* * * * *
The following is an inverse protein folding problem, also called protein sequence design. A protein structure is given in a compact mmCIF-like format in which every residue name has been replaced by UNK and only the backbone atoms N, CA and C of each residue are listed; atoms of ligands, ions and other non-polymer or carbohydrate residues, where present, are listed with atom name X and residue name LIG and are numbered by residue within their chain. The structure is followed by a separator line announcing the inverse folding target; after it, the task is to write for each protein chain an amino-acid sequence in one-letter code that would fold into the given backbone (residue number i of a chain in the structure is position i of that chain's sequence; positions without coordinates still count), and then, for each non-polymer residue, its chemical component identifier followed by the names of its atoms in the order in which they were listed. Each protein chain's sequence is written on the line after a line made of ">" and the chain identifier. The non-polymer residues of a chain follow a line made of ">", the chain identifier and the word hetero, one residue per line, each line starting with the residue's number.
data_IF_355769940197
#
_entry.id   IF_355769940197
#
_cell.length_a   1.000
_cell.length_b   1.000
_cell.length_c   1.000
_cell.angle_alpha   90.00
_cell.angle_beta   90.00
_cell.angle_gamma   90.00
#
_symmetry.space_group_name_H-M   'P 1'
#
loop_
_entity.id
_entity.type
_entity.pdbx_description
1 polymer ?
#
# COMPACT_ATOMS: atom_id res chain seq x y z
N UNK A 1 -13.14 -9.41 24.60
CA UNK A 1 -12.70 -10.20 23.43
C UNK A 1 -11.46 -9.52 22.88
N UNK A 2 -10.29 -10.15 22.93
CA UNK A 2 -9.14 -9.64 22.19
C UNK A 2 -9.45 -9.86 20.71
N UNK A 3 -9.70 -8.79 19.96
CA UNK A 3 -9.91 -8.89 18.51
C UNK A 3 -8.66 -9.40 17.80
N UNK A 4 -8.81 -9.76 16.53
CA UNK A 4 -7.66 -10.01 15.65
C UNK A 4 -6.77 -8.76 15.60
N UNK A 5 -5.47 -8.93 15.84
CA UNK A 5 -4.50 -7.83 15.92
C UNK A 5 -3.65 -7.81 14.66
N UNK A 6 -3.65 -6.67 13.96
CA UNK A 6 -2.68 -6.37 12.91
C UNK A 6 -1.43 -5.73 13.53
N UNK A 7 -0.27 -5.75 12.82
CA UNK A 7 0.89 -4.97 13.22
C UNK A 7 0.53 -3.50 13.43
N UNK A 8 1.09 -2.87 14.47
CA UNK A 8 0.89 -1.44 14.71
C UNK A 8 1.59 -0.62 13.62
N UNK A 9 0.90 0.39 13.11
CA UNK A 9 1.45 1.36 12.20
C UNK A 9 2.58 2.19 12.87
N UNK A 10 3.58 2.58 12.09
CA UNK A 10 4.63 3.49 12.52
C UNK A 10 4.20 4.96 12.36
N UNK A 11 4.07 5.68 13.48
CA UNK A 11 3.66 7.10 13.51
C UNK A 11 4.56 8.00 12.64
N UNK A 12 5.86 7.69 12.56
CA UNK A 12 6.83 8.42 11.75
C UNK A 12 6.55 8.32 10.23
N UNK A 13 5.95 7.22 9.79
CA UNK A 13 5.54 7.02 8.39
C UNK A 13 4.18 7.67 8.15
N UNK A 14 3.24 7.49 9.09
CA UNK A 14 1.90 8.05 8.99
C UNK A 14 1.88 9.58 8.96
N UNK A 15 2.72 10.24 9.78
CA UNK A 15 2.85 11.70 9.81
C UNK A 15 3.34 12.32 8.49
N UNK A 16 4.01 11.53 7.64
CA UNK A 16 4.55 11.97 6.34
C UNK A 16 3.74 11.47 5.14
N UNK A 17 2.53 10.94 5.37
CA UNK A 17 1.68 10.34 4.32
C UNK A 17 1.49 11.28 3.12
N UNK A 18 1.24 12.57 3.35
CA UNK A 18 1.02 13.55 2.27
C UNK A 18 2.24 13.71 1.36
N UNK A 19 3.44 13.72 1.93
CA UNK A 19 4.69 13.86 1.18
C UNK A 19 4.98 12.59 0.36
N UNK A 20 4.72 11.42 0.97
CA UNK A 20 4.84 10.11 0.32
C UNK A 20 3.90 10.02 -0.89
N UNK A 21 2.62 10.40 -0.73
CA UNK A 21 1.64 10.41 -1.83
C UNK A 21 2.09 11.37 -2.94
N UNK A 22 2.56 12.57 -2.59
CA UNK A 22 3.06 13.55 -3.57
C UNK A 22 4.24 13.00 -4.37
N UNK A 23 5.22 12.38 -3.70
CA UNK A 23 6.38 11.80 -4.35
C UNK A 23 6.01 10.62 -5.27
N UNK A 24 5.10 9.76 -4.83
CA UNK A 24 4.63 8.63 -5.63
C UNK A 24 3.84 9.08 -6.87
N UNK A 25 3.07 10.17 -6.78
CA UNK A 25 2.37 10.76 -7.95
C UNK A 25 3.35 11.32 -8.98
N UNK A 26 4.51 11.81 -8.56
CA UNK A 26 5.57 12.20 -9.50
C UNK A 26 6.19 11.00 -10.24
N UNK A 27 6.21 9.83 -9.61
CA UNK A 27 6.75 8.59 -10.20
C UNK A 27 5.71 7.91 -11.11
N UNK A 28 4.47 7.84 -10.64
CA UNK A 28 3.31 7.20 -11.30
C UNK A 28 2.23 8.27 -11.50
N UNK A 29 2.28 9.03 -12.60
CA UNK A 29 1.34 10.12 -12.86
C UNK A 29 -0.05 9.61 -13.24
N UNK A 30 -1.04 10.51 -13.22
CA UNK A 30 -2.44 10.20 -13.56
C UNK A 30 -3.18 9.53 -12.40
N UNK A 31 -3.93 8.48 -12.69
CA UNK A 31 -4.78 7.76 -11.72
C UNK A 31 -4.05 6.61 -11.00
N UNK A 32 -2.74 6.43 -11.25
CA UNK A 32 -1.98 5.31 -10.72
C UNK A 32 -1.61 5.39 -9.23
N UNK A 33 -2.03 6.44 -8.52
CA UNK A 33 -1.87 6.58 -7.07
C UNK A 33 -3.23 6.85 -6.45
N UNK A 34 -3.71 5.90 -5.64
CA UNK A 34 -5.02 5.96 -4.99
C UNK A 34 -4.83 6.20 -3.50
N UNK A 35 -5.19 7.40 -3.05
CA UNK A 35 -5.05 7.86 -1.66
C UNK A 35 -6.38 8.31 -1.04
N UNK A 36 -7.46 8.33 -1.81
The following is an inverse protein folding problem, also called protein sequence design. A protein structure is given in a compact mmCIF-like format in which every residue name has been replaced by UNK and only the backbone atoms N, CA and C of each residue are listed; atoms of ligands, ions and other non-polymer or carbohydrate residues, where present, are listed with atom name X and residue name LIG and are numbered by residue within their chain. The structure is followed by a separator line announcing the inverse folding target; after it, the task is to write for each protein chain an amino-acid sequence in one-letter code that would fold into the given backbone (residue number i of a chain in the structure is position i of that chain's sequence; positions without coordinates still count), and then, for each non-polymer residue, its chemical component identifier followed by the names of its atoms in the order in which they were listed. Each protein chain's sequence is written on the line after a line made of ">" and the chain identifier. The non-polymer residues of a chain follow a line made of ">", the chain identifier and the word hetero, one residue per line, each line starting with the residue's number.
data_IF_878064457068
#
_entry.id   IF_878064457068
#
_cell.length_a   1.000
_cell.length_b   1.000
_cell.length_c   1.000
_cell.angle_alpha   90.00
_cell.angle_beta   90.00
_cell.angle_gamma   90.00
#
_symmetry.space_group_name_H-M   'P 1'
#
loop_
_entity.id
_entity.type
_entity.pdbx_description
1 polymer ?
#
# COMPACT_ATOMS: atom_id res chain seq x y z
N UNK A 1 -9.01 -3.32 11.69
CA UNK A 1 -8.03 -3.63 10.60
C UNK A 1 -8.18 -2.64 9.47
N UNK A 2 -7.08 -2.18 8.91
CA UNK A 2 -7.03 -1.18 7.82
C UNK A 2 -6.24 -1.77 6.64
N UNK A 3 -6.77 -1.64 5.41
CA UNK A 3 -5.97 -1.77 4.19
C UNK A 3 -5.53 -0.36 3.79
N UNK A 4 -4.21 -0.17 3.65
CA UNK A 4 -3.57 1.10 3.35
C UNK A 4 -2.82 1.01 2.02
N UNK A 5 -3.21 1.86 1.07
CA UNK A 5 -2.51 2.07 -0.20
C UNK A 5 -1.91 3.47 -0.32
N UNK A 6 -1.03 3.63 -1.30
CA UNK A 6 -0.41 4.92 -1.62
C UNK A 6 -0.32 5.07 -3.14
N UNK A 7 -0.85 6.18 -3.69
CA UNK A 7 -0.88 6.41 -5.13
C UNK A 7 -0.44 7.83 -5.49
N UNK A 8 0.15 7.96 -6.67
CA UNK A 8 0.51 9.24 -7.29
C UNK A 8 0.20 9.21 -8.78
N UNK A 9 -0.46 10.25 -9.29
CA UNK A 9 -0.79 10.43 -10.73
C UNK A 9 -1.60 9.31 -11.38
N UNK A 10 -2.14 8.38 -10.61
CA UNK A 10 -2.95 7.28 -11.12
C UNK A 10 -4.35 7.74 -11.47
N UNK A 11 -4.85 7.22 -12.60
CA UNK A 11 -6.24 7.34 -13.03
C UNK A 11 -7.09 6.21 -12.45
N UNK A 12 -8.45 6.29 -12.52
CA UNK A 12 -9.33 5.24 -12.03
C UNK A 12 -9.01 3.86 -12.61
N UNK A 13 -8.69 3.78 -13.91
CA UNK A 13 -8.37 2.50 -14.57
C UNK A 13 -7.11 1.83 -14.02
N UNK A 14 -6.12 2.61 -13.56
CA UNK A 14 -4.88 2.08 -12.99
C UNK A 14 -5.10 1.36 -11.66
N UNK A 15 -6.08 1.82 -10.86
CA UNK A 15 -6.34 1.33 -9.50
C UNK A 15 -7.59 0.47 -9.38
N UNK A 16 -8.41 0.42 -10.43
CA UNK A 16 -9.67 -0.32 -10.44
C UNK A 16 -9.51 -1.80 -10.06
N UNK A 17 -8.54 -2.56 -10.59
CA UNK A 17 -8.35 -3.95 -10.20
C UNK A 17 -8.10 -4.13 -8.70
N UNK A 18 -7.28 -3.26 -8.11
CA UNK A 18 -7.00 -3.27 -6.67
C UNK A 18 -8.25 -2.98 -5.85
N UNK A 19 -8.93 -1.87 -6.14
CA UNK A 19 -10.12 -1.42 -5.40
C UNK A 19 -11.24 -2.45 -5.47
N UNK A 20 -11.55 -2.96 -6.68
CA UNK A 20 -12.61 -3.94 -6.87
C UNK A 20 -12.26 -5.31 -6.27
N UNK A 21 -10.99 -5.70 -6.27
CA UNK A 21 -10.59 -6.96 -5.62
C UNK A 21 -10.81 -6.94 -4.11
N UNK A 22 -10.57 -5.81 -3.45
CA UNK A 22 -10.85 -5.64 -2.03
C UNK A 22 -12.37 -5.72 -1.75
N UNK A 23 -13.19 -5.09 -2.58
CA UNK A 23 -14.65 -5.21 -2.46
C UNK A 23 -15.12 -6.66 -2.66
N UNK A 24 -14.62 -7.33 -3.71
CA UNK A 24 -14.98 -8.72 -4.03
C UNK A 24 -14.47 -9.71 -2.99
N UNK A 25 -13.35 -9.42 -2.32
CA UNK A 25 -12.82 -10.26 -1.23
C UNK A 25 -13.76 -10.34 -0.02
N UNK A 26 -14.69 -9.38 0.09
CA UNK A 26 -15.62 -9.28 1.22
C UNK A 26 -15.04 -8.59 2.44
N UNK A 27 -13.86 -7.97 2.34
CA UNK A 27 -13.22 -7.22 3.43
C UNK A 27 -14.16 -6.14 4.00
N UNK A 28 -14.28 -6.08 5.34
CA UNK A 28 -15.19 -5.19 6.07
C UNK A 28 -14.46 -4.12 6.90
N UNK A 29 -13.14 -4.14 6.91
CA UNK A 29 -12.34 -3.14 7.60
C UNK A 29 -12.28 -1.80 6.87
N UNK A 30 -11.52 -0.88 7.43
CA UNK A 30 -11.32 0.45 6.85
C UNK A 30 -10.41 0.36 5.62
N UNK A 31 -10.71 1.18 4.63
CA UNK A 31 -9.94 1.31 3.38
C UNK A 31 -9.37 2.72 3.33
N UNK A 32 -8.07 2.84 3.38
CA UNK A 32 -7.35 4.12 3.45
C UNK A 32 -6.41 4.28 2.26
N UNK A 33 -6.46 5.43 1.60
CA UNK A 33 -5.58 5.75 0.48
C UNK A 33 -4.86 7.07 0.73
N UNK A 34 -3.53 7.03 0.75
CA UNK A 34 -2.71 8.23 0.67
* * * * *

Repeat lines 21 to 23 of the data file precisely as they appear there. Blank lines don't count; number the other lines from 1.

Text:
# COMPACT_ATOMS: atom_id res chain seq x y z
N UNK A 1 -13.14 -9.41 24.60
CA UNK A 1 -12.70 -10.20 23.43